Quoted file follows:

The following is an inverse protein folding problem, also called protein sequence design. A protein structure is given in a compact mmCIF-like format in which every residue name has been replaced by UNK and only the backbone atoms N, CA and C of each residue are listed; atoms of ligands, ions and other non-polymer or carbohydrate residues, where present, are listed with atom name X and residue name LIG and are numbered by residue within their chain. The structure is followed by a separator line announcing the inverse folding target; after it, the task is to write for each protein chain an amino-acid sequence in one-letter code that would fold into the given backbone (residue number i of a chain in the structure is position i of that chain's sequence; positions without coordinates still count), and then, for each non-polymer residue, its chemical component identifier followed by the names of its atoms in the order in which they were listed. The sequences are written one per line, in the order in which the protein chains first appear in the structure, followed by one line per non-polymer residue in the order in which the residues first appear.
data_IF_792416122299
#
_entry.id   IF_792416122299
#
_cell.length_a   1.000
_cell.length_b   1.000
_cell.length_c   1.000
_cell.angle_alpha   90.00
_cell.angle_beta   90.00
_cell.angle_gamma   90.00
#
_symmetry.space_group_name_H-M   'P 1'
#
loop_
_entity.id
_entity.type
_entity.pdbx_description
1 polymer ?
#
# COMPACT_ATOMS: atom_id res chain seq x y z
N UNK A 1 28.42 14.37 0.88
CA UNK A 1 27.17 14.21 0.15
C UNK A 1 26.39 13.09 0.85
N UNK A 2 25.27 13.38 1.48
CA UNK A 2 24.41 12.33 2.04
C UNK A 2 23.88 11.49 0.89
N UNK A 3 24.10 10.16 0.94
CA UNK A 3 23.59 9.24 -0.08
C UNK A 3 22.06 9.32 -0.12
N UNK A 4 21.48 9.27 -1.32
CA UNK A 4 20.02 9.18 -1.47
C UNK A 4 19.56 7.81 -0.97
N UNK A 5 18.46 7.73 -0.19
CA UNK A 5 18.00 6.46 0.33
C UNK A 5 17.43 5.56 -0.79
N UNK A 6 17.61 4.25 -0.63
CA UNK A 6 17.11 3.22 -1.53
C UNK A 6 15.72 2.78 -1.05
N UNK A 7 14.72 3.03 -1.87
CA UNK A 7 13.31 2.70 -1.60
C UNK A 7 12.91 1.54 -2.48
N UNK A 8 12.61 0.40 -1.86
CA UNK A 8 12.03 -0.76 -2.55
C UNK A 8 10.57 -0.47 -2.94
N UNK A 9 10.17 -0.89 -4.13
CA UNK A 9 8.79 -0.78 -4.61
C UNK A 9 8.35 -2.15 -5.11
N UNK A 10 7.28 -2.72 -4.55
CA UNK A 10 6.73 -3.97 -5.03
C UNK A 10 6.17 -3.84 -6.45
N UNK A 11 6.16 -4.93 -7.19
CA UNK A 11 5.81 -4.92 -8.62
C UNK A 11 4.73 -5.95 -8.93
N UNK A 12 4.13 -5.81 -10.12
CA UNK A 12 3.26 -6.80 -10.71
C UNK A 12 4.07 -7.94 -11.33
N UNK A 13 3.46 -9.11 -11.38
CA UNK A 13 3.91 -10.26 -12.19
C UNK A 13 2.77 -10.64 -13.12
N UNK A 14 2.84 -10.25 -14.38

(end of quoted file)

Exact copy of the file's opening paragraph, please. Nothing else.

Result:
The following is an inverse protein folding problem, also called protein sequence design. A protein structure is given in a compact mmCIF-like format in which every residue name has been replaced by UNK and only the backbone atoms N, CA and C of each residue are listed; atoms of ligands, ions and other non-polymer or carbohydrate residues, where present, are listed with atom name X and residue name LIG and are numbered by residue within their chain. The structure is followed by a separator line announcing the inverse folding target; after it, the task is to write for each protein chain an amino-acid sequence in one-letter code that would fold into the given backbone (residue number i of a chain in the structure is position i of that chain's sequence; positions without coordinates still count), and then, for each non-polymer residue, its chemical component identifier followed by the names of its atoms in the order in which they were listed. The sequences are written one per line, in the order in which the protein chains first appear in the structure, followed by one line per non-polymer residue in the order in which the residues first appear.